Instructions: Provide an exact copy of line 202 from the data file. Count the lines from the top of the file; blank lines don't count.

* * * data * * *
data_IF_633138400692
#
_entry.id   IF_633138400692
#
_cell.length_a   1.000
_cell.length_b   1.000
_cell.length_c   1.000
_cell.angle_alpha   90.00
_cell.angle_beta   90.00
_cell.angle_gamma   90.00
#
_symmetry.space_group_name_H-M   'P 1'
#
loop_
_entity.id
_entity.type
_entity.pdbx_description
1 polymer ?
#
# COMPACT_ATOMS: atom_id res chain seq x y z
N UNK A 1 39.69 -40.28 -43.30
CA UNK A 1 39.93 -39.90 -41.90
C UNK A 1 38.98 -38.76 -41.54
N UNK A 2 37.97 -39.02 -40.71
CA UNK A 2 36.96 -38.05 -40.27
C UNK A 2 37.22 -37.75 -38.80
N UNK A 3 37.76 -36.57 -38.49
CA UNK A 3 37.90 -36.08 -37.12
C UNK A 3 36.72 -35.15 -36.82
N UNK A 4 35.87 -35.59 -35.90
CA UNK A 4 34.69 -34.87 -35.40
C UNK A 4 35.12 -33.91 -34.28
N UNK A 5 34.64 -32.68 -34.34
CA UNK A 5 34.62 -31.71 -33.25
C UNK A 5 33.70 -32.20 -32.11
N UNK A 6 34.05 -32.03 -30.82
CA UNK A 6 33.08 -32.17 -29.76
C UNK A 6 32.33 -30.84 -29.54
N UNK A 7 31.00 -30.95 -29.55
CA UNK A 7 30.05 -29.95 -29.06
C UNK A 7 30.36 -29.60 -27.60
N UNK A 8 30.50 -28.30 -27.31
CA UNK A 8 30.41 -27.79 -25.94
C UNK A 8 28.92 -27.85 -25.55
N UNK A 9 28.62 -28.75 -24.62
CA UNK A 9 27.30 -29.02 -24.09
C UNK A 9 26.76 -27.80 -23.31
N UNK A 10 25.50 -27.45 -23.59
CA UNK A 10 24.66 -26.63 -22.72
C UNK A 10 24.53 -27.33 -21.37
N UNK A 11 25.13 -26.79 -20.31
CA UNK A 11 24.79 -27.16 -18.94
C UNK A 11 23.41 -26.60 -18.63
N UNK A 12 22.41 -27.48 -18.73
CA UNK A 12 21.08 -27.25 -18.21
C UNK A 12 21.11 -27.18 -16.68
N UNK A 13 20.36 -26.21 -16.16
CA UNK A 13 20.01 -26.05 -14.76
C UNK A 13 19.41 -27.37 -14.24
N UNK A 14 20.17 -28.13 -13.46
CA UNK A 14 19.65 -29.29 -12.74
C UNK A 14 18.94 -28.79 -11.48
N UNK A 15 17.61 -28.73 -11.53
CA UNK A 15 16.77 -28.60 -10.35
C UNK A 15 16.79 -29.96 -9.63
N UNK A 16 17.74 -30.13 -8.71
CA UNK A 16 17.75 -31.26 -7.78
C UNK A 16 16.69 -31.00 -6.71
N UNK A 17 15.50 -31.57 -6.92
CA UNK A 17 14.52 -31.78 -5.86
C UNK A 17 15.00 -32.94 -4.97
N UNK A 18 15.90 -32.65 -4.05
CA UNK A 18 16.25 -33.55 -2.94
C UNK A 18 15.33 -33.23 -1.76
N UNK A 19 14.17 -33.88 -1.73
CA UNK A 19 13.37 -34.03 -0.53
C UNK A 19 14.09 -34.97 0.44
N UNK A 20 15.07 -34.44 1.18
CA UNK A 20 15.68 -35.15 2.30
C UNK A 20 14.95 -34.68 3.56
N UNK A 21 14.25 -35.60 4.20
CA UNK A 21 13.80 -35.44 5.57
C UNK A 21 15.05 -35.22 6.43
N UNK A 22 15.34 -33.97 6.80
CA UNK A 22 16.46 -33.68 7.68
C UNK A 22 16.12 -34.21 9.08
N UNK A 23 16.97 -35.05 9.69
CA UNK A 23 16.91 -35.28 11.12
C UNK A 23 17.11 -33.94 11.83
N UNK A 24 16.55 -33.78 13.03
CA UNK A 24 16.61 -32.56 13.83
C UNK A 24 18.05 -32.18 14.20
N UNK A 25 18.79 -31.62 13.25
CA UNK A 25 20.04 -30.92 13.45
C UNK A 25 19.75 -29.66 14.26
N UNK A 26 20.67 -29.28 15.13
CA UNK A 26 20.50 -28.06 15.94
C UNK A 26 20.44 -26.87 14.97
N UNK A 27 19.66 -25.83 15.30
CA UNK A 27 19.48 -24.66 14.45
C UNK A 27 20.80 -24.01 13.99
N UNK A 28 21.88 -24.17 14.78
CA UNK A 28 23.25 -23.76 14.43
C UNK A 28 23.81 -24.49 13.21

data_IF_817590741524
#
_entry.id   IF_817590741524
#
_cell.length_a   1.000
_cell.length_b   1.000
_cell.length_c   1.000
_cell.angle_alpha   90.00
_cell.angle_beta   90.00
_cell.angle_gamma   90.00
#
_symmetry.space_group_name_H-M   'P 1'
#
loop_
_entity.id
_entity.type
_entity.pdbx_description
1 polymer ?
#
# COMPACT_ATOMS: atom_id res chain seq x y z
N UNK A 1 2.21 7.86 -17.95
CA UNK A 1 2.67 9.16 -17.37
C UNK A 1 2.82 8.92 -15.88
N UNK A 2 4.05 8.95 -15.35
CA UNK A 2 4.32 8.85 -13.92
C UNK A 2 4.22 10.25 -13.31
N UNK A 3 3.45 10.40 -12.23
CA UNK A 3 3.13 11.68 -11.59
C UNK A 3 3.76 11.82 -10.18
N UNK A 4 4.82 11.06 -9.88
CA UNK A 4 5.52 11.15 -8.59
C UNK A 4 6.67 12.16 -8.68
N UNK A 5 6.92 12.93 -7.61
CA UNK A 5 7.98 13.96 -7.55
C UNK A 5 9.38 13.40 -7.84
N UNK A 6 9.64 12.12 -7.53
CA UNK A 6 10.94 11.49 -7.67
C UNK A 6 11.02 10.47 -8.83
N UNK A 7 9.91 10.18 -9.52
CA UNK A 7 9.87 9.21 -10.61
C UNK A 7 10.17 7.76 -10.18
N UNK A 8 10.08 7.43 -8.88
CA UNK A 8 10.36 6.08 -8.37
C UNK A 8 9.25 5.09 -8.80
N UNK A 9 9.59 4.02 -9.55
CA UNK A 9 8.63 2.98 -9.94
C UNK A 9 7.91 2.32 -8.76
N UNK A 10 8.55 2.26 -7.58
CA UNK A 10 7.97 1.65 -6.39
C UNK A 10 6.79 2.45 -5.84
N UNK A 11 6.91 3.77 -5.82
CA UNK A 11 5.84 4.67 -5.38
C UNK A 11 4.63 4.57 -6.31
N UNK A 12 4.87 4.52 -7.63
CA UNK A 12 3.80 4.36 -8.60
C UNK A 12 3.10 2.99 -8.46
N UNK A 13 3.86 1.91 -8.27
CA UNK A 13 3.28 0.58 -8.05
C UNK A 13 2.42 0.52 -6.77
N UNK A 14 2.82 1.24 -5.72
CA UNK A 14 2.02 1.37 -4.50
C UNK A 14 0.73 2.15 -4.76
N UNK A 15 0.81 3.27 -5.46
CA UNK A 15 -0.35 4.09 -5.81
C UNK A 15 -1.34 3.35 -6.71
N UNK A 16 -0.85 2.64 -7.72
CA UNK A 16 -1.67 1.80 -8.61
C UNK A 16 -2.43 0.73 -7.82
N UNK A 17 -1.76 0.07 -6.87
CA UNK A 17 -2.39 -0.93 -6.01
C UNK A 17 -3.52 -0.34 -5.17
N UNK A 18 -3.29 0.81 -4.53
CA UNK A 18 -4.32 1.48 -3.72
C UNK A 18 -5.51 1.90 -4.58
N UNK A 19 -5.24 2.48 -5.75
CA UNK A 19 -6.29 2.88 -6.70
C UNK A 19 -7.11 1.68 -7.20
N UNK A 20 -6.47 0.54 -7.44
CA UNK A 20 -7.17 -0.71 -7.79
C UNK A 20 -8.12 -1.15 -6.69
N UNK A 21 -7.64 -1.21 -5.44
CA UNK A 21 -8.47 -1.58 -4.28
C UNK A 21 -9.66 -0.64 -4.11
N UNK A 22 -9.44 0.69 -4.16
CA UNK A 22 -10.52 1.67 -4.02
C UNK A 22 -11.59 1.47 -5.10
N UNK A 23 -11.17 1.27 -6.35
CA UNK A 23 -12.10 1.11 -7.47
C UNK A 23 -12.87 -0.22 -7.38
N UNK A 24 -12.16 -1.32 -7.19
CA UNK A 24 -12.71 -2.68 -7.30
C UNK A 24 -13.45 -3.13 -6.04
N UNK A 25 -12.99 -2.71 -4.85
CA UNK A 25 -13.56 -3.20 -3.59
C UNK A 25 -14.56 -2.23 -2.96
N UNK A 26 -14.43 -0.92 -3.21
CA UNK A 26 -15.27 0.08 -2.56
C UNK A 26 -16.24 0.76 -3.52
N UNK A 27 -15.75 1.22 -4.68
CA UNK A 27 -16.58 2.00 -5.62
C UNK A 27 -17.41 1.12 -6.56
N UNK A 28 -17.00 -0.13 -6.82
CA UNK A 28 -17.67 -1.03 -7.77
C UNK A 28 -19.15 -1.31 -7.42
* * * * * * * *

C UNK A 26 -16.24 0.76 -3.52